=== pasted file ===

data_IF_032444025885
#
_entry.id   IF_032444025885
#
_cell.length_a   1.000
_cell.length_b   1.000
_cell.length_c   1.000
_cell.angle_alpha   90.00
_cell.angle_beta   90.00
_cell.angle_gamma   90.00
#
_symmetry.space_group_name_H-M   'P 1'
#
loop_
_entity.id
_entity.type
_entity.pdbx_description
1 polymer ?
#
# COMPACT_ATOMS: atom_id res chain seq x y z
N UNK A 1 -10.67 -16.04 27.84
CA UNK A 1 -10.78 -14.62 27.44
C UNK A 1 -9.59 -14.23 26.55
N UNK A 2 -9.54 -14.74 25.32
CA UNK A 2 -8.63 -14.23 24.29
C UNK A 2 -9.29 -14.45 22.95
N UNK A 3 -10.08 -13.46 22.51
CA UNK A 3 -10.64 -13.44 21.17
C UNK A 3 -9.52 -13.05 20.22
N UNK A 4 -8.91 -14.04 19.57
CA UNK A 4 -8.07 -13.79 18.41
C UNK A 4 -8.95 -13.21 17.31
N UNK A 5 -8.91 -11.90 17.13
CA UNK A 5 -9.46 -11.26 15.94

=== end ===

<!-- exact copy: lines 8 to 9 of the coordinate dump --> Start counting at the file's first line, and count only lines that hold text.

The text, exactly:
_cell.angle_alpha   90.00
_cell.angle_beta   90.00